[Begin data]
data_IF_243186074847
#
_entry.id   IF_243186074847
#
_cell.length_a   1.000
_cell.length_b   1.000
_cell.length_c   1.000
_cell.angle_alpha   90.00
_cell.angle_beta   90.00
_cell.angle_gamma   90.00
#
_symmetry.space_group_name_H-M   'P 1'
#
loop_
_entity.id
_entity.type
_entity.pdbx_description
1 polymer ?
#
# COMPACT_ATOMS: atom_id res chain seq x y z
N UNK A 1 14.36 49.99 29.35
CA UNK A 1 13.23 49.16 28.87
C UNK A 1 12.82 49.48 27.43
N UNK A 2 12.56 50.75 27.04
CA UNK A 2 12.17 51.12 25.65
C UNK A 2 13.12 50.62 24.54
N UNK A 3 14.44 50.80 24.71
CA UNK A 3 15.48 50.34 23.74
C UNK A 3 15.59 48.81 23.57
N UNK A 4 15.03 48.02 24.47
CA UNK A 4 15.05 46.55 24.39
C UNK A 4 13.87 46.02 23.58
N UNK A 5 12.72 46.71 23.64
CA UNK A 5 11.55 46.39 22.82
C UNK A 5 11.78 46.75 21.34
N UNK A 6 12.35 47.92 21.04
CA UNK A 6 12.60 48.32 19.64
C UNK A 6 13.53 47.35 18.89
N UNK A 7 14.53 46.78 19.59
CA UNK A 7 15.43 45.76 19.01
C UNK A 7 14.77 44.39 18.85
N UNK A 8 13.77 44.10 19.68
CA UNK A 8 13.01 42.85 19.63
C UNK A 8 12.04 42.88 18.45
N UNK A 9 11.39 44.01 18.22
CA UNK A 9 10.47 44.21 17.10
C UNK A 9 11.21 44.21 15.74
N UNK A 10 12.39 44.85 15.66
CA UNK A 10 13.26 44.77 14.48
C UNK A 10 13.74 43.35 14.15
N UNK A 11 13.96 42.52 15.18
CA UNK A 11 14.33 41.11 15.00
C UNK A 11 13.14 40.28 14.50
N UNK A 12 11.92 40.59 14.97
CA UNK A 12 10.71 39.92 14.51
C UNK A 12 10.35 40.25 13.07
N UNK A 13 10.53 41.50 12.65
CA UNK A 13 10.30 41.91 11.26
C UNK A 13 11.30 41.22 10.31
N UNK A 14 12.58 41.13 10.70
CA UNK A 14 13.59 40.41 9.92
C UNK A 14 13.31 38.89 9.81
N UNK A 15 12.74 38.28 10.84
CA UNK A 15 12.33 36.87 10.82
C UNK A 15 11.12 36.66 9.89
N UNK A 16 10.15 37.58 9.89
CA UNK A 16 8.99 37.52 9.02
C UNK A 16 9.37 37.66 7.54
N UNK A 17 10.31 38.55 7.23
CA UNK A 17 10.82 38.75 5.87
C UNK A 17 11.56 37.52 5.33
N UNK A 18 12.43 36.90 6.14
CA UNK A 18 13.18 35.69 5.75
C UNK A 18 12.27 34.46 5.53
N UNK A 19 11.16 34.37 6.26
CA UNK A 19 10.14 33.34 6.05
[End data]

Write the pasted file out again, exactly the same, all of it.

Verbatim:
data_IF_243186074847
#
_entry.id   IF_243186074847
#
_cell.length_a   1.000
_cell.length_b   1.000
_cell.length_c   1.000
_cell.angle_alpha   90.00
_cell.angle_beta   90.00
_cell.angle_gamma   90.00
#
_symmetry.space_group_name_H-M   'P 1'
#
loop_
_entity.id
_entity.type
_entity.pdbx_description
1 polymer ?
#
# COMPACT_ATOMS: atom_id res chain seq x y z
N UNK A 1 14.36 49.99 29.35
CA UNK A 1 13.23 49.16 28.87
C UNK A 1 12.82 49.48 27.43
N UNK A 2 12.56 50.75 27.04
CA UNK A 2 12.17 51.12 25.65
C UNK A 2 13.12 50.62 24.54
N UNK A 3 14.44 50.80 24.71
CA UNK A 3 15.48 50.34 23.74
C UNK A 3 15.59 48.81 23.57
N UNK A 4 15.03 48.02 24.47
CA UNK A 4 15.05 46.55 24.39
C UNK A 4 13.87 46.02 23.58
N UNK A 5 12.72 46.71 23.64
CA UNK A 5 11.55 46.39 22.82
C UNK A 5 11.78 46.75 21.34
N UNK A 6 12.35 47.92 21.04
CA UNK A 6 12.60 48.32 19.64
C UNK A 6 13.53 47.35 18.89
N UNK A 7 14.53 46.78 19.59
CA UNK A 7 15.43 45.76 19.01
C UNK A 7 14.77 44.39 18.85
N UNK A 8 13.77 44.10 19.68
CA UNK A 8 13.01 42.85 19.63
C UNK A 8 12.04 42.88 18.45
N UNK A 9 11.39 44.01 18.22
CA UNK A 9 10.47 44.21 17.10
C UNK A 9 11.21 44.21 15.74
N UNK A 10 12.39 44.85 15.66
CA UNK A 10 13.26 44.77 14.48
C UNK A 10 13.74 43.35 14.15
N UNK A 11 13.96 42.52 15.18
CA UNK A 11 14.33 41.11 15.00
C UNK A 11 13.14 40.28 14.50
N UNK A 12 11.92 40.59 14.97
CA UNK A 12 10.71 39.92 14.51
C UNK A 12 10.35 40.25 13.07
N UNK A 13 10.53 41.50 12.65
CA UNK A 13 10.30 41.91 11.26
C UNK A 13 11.30 41.22 10.31
N UNK A 14 12.58 41.13 10.70
CA UNK A 14 13.59 40.41 9.92
C UNK A 14 13.31 38.89 9.81
N UNK A 15 12.74 38.28 10.84
CA UNK A 15 12.33 36.87 10.82
C UNK A 15 11.12 36.66 9.89
N UNK A 16 10.15 37.58 9.89
CA UNK A 16 8.99 37.52 9.02
C UNK A 16 9.37 37.66 7.54
N UNK A 17 10.31 38.55 7.23
CA UNK A 17 10.82 38.75 5.87
C UNK A 17 11.56 37.52 5.33
N UNK A 18 12.43 36.90 6.14
CA UNK A 18 13.18 35.69 5.75
C UNK A 18 12.27 34.46 5.53
N UNK A 19 11.16 34.37 6.26
CA UNK A 19 10.14 33.34 6.05